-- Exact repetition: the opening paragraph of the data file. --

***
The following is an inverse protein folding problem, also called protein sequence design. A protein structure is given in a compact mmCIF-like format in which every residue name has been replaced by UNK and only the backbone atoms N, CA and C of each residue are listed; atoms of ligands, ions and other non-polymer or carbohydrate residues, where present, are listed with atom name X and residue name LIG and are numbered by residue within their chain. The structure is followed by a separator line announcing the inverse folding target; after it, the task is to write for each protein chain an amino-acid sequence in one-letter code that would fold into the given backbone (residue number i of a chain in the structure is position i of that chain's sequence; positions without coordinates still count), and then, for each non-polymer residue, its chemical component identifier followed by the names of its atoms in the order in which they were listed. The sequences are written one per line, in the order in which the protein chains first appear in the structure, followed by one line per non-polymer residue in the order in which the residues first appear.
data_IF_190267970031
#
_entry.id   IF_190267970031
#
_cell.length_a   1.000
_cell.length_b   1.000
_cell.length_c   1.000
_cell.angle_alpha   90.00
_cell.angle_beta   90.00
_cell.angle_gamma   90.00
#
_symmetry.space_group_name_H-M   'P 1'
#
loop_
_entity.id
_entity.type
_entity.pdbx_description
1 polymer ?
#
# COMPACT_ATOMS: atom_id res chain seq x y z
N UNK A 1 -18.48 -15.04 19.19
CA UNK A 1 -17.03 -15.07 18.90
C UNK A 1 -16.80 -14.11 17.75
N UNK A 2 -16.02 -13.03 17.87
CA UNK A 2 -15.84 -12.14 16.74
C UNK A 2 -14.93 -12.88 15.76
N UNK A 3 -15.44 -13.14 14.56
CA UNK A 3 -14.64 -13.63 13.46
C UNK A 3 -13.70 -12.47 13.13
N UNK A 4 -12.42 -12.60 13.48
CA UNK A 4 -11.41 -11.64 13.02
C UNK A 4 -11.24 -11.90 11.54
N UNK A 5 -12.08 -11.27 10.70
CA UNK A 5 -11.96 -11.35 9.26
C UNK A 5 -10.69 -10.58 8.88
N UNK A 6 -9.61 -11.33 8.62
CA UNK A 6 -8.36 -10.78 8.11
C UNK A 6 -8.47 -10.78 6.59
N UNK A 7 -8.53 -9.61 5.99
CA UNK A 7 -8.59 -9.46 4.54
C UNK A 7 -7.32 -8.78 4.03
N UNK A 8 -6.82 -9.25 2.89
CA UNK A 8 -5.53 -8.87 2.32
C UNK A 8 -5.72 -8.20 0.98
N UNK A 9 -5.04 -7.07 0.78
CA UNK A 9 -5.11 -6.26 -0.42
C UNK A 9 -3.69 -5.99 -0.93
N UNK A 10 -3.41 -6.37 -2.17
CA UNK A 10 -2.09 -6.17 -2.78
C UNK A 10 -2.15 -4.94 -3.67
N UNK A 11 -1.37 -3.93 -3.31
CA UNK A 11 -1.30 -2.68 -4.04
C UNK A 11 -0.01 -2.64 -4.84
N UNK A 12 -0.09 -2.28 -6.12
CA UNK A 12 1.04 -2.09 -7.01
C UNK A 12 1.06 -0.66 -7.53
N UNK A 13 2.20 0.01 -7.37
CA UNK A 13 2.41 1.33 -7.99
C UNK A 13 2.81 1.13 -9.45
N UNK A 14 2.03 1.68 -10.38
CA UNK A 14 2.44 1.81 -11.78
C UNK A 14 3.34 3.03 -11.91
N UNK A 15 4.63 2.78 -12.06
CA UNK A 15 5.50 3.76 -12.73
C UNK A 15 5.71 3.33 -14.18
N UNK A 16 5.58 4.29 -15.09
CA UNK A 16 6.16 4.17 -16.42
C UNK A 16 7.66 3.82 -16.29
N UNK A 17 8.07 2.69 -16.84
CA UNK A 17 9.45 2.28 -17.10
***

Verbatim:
The following is an inverse protein folding problem, also called protein sequence design. A protein structure is given in a compact mmCIF-like format in which every residue name has been replaced by UNK and only the backbone atoms N, CA and C of each residue are listed; atoms of ligands, ions and other non-polymer or carbohydrate residues, where present, are listed with atom name X and residue name LIG and are numbered by residue within their chain. The structure is followed by a separator line announcing the inverse folding target; after it, the task is to write for each protein chain an amino-acid sequence in one-letter code that would fold into the given backbone (residue number i of a chain in the structure is position i of that chain's sequence; positions without coordinates still count), and then, for each non-polymer residue, its chemical component identifier followed by the names of its atoms in the order in which they were listed. The sequences are written one per line, in the order in which the protein chains first appear in the structure, followed by one line per non-polymer residue in the order in which the residues first appear.